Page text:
ANHPE readers are well familiar with the School Funding & Property Taxes 101 forums being held to rave reviews throughout the State. Requests continue to flow in from school districts and communities but also Rotary Clubs and many other civic groups. The NH School Funding Fairness Project will continue to hold forums and advocate for equity. If your group would like to hold a forum, click here.
The following op-ed by Bill Duncan was published in the Concord Monitor on July 24, 2019.
We are at an interesting juncture in the debate over Gov. Chris Sununu’s proposed Learn Everywhere program. The legislative committee charged with ensuring that proposed agency rules conform with the statutes they implement (that’s the Joint Legislative Committee on Administrative Rules, JLCAR) has, by a party-line vote of 6-4, lodged a “preliminary objection” to the Learn Everywhere program in a letter listing many problems. Central to the committee’s concerns is the provision that New Hampshire high schools “shall” accept graduation credits created by private groups accredited by the State Board of Education (SBOE).
Normally, when JLCAR sends a proposed rule back with a preliminary objection, the agency makes the required changes and resubmits the rule to JLCAR for a virtually assured final approval. That does not seem likely in this case.(more…)
As Summer Sizzles, Let’s Turn Up the Heat on the Budget!
What’s been happening at the State House
There’s still no news on a budget deal between the Governor and legislative leaders, although both sides have been hard at work trying to gather support for their positions. On July 11, the Governor wrote a letter to all NH select boards, explaining his rationale for vetoing the budget and asking them to send a representative to an informational meeting with him. That meeting took place last Friday, behind closed doors. Apparently, some municipal leaders weren’t shy about letting him know the hardships they face due to uncertainty over, and reductions in, state funding.(more…)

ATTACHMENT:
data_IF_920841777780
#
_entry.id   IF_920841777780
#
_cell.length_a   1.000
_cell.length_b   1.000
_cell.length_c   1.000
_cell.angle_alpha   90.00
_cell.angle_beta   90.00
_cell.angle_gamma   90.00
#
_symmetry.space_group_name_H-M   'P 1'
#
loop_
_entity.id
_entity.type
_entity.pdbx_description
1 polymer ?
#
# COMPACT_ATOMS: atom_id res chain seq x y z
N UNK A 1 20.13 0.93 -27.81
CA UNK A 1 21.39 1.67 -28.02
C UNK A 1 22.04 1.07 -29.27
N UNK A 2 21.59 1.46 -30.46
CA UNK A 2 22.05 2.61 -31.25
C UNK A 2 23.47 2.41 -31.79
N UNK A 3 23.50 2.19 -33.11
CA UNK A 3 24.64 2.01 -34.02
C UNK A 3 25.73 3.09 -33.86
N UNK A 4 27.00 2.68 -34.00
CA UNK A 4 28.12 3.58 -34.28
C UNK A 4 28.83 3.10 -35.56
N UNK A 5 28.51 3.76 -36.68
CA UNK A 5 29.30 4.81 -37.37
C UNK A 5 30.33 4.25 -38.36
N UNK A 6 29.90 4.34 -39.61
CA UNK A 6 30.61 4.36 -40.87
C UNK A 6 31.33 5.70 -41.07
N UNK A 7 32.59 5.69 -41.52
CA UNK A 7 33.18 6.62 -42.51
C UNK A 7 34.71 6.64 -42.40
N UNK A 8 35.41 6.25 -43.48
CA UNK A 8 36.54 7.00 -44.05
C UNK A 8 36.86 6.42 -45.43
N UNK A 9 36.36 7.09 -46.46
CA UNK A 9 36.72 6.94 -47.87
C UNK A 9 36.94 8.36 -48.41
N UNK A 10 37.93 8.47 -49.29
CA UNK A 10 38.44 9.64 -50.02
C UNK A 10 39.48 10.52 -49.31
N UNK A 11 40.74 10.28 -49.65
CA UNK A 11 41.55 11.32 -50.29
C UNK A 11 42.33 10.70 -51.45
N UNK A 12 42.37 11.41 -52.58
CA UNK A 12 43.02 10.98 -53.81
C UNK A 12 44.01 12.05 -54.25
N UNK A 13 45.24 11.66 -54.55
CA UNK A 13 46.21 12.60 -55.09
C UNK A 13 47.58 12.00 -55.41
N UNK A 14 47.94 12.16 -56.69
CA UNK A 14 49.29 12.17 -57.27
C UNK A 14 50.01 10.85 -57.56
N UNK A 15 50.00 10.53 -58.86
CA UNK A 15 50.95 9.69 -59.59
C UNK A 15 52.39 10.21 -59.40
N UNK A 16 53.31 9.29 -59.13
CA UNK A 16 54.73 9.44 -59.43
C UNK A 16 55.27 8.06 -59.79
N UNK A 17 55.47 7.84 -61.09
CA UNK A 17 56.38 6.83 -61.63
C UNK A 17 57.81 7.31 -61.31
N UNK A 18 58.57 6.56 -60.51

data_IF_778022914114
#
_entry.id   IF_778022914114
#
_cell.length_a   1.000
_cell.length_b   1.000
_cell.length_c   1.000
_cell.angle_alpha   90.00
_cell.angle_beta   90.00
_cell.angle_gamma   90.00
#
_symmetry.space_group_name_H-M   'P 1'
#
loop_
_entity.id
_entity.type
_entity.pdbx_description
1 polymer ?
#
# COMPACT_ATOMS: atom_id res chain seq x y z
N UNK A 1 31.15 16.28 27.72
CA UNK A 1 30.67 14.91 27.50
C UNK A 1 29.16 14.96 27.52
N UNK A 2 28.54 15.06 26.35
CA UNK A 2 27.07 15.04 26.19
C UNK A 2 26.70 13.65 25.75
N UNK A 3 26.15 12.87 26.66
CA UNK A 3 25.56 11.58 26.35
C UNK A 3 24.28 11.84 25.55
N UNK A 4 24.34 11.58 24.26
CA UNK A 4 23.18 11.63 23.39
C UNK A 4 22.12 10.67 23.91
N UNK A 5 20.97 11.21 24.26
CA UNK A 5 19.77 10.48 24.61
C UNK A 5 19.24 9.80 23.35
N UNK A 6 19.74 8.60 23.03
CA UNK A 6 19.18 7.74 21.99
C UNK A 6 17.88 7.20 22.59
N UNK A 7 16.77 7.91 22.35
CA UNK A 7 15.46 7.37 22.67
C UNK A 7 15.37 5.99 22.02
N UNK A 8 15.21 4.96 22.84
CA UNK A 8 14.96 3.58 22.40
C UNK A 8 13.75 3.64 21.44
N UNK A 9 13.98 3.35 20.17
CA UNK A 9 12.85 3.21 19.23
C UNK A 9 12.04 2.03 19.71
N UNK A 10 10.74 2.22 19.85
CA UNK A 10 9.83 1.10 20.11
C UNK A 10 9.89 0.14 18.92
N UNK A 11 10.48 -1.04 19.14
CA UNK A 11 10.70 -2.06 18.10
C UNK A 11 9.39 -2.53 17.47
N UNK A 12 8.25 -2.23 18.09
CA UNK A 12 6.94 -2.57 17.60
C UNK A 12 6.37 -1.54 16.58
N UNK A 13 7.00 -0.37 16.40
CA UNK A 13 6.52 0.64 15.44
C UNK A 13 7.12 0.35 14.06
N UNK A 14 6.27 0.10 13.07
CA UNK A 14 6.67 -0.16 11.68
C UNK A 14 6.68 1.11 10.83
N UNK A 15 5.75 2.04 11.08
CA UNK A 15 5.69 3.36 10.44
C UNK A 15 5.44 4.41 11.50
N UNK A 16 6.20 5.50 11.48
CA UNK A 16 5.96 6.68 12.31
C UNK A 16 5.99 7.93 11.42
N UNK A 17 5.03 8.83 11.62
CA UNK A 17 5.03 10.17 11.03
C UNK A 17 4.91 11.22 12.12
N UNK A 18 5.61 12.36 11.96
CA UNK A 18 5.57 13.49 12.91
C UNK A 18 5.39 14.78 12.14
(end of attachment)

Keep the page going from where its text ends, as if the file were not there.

Sometimes it feels as if public education is under siege. Lately the education news has been mostly about reductions in school funding and the Education Commissioner’s latest privatization effort, Learn Everywhere. But it’s important to stop now and then and celebrate all the good things happening in our public schools. A recent column in the Concord Monitor, by former teacher-of-the-year Heidi Crumrine, did just that.(more…)
The following was published in the Concord Monitor as a “My Turn” piece on July 10, 2019.
In the wake of the Governor’s veto of the budget bill, many school districts are reeling. The bill would have given them significant new funding ($138 million across the state), with much of it directed to property-poor or low income communities whose schools and property taxpayers have been pushed to the brink by repeated cuts in state aid. These communities have less valuable property to tax than their property-wealthy counterparts, so they’ve faced a double burden – they must tax themselves at much higher rates, but even with such sacrifices they are unable to spend as much per pupil. (more…)
NH School Funding Fairness Project Newsletter, July 7, 2019